Exploring Human Potential

Part IV. The Need for Reform: “Necessitous men are not free men.”

Mike Magee

The need for reform, especially following the Great Depression, was obvious to all. And no one understood the power of words better than the new president, Franklin Delano Roosevelt. Brimming with optimism, he channeled Emily Dickinson who wrote, “A word is dead when it is said some say. I say it just begins to live that day.”

She certainly was on the mark when it came to this President’s signature legislation. FDR’s “New Deal,” extending from 1933 to 1939, ultimately came down to just three words – the 3R’s – Relief Recovery, and Reform.

He promised “Action, and action now!” This included a series of programs, public work projects, financial reforms, a national health care program and regulations… to provide support for farmers, the unemployed, youth and the elderly” And he wasn’t afraid to make enemies. Of Big Business, he said in a 1936 speech in Madison Square Garden, “They are unanimous in their hate for me – and I welcome their hatred.”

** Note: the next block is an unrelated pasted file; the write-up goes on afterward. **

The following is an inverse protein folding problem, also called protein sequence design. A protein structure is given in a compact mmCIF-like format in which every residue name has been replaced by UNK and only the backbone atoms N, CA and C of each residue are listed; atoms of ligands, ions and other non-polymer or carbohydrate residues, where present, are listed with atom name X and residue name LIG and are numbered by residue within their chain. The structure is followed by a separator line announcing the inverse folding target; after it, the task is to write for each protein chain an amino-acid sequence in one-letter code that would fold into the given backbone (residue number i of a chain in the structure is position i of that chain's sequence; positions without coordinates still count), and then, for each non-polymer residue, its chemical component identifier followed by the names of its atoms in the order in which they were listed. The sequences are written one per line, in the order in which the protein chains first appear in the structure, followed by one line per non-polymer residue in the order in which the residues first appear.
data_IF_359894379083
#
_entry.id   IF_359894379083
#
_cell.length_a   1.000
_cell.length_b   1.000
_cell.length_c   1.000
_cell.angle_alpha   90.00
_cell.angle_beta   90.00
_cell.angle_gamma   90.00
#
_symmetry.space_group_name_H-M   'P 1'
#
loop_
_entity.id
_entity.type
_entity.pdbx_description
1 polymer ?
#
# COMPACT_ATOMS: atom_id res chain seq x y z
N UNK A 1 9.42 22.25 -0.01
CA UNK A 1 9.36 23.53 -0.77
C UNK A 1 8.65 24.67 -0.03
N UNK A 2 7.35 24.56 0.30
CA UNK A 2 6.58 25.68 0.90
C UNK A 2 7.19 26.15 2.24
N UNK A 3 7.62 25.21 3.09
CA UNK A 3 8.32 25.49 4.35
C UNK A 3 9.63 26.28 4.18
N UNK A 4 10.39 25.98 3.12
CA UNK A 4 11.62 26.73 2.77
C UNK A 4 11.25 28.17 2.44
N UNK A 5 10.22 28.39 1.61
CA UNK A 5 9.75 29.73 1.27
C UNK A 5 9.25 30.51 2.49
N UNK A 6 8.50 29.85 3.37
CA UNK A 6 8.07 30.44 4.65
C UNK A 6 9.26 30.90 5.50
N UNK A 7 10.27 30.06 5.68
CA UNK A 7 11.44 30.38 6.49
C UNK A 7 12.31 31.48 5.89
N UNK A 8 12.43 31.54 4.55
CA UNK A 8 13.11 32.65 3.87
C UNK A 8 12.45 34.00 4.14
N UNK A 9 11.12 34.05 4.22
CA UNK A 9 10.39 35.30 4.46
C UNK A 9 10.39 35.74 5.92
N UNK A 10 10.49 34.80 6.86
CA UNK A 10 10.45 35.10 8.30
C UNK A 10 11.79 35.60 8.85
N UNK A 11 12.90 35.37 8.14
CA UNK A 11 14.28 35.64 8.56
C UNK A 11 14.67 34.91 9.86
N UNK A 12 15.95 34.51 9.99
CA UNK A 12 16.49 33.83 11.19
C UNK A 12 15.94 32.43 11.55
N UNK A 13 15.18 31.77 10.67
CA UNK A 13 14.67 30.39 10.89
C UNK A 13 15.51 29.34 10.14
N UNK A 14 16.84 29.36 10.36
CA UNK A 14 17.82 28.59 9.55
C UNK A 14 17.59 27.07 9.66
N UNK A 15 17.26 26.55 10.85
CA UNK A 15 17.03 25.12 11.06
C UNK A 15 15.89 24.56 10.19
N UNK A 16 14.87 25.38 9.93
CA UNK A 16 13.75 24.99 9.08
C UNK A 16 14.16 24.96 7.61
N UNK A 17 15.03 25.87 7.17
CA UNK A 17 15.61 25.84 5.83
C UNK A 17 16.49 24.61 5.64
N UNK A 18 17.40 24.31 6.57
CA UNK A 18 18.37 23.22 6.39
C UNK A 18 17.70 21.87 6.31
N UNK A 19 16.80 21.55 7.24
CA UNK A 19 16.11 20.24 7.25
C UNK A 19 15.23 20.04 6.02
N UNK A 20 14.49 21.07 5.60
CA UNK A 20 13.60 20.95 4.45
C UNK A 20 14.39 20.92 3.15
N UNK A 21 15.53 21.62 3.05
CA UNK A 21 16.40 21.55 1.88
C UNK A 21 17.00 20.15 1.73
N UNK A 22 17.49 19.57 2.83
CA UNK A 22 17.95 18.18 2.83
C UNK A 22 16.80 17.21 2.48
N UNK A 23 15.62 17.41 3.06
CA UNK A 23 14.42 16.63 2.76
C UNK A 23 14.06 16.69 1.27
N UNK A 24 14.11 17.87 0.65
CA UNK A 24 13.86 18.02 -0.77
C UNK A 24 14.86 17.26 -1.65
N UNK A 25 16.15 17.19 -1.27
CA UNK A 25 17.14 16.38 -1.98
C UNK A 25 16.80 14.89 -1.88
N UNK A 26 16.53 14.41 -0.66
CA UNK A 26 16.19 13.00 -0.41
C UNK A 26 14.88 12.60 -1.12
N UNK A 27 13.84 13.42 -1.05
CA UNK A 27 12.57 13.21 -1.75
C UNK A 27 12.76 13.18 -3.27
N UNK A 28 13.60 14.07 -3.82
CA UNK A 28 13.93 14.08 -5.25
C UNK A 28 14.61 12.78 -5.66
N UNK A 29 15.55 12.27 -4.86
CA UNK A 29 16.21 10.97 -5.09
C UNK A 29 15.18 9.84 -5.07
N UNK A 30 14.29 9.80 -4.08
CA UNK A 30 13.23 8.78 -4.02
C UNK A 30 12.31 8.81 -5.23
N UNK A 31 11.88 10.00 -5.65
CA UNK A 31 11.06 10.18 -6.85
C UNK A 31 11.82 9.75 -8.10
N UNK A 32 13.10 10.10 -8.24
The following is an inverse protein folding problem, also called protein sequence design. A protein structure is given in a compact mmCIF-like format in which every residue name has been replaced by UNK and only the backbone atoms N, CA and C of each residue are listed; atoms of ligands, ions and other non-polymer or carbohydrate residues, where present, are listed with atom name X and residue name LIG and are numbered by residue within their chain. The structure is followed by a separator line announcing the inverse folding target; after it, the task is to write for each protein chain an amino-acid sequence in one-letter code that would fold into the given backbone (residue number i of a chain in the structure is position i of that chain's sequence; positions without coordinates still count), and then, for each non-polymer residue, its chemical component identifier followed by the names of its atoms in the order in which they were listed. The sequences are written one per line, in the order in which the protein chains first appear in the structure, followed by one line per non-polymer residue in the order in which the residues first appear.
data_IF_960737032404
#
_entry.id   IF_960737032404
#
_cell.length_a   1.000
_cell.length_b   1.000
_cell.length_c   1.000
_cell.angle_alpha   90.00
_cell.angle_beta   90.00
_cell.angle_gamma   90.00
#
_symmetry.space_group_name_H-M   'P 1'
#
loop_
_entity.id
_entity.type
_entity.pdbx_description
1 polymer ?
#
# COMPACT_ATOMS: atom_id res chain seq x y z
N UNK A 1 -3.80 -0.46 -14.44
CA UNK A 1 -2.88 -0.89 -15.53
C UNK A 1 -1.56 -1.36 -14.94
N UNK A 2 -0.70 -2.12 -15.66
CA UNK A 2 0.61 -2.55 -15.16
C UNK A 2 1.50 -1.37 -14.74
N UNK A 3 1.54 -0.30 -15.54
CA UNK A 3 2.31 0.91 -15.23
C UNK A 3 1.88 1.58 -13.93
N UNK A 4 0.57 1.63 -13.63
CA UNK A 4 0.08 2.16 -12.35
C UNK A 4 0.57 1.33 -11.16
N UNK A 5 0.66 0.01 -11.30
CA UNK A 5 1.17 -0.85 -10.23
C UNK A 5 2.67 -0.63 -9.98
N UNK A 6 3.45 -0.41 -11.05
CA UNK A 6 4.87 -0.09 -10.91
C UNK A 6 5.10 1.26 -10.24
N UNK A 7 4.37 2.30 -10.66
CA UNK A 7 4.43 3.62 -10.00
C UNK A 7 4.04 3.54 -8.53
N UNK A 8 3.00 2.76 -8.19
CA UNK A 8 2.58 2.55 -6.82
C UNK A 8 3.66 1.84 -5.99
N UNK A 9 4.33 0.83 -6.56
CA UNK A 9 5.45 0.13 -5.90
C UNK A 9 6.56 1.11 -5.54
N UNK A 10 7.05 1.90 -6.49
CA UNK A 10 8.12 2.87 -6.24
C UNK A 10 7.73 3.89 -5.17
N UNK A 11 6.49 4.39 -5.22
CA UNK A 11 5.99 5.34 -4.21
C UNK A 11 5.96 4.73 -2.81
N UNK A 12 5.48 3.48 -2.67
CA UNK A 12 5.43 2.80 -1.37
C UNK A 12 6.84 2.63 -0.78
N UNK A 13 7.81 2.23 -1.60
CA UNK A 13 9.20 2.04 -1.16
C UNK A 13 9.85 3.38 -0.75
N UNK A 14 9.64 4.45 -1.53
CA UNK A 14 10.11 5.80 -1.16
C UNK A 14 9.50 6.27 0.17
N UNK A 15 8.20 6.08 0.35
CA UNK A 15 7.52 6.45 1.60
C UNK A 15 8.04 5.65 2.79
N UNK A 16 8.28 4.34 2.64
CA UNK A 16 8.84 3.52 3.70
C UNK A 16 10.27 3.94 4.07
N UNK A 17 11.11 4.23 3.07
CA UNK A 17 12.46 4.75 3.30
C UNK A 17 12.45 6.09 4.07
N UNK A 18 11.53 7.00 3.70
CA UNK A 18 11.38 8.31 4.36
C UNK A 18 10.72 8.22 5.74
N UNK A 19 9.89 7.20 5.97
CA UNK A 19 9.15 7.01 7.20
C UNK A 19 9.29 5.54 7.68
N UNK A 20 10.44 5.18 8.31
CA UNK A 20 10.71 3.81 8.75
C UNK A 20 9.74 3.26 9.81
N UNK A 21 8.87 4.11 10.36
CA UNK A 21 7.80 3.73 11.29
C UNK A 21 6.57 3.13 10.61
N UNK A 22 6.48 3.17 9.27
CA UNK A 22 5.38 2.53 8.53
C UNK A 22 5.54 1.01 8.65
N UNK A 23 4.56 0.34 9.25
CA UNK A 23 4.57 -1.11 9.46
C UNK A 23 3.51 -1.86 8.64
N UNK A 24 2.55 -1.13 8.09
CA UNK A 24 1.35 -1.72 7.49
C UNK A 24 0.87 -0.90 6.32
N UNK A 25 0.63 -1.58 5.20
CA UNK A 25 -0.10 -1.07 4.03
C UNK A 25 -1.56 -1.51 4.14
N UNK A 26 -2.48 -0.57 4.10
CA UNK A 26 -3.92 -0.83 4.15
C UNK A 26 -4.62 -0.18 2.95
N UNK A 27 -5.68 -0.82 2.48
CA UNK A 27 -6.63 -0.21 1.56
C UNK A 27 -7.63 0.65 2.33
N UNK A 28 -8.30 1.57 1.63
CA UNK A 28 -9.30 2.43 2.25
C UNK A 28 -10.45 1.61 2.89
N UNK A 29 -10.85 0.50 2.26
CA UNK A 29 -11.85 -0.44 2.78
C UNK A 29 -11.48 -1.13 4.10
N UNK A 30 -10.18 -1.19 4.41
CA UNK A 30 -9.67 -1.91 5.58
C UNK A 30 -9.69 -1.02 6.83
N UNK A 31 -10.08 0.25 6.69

But he was also a political realist. And by his second term of office Justice Hughes and his Conservative dominated Supreme Court had begun to undermine his legislative successes and were threatening his signature bill- the Social Security Act.

In response, FDR found Hughes’s Achille’s heel. There were no Constitutional restrictions on the number of Supreme Court Justices. So FDR floated the idea of adding a Supreme Court justice for every member (all Conservative) over the age of 70. Known as “Court Packing”, just the threat was enough to dampen the enthusiasm of the Hughes “activist” court. But FDR also compromised – and one of those give-backs, in the face of withering criticism from the AMA, was abandoning further movement on national health care.